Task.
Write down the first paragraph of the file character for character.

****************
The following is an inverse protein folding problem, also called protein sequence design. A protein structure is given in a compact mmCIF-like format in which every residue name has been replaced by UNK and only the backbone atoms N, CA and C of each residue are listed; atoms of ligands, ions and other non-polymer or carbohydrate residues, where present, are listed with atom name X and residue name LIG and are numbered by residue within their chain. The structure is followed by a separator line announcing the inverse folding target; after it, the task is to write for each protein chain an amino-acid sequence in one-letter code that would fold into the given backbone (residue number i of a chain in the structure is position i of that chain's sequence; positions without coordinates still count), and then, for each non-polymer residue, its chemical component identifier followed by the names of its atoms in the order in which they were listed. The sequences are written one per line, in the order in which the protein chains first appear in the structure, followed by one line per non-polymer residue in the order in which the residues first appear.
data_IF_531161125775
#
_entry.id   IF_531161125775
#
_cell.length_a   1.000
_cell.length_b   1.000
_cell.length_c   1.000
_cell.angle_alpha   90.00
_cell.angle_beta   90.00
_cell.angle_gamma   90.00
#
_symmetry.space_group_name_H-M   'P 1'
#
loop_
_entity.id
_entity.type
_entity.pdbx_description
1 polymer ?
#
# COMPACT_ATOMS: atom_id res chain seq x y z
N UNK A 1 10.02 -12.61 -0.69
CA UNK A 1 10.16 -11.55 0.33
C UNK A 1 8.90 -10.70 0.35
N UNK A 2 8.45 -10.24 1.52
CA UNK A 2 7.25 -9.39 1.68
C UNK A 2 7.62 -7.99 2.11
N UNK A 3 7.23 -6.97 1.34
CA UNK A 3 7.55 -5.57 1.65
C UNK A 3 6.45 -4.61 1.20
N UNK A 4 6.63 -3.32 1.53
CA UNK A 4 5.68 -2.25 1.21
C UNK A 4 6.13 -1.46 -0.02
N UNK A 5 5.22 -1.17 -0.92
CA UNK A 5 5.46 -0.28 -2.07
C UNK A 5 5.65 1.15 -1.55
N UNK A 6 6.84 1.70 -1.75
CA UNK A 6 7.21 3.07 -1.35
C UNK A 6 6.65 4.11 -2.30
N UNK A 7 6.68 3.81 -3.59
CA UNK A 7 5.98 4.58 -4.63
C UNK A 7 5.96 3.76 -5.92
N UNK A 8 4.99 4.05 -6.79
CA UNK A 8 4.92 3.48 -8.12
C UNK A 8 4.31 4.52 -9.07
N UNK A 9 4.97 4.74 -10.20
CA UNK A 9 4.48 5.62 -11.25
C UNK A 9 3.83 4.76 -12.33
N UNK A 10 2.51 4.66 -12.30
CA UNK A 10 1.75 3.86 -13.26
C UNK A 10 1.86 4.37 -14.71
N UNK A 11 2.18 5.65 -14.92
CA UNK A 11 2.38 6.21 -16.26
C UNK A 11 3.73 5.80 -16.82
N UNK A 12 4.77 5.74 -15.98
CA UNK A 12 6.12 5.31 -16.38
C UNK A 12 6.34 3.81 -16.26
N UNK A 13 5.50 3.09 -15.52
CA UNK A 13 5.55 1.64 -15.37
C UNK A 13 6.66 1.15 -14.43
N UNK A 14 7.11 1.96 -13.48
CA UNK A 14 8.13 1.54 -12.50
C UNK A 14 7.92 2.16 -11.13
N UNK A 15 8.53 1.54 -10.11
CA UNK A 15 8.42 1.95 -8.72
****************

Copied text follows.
The following is an inverse protein folding problem, also called protein sequence design. A protein structure is given in a compact mmCIF-like format in which every residue name has been replaced by UNK and only the backbone atoms N, CA and C of each residue are listed; atoms of ligands, ions and other non-polymer or carbohydrate residues, where present, are listed with atom name X and residue name LIG and are numbered by residue within their chain. The structure is followed by a separator line announcing the inverse folding target; after it, the task is to write for each protein chain an amino-acid sequence in one-letter code that would fold into the given backbone (residue number i of a chain in the structure is position i of that chain's sequence; positions without coordinates still count), and then, for each non-polymer residue, its chemical component identifier followed by the names of its atoms in the order in which they were listed. The sequences are written one per line, in the order in which the protein chains first appear in the structure, followed by one line per non-polymer residue in the order in which the residues first appear.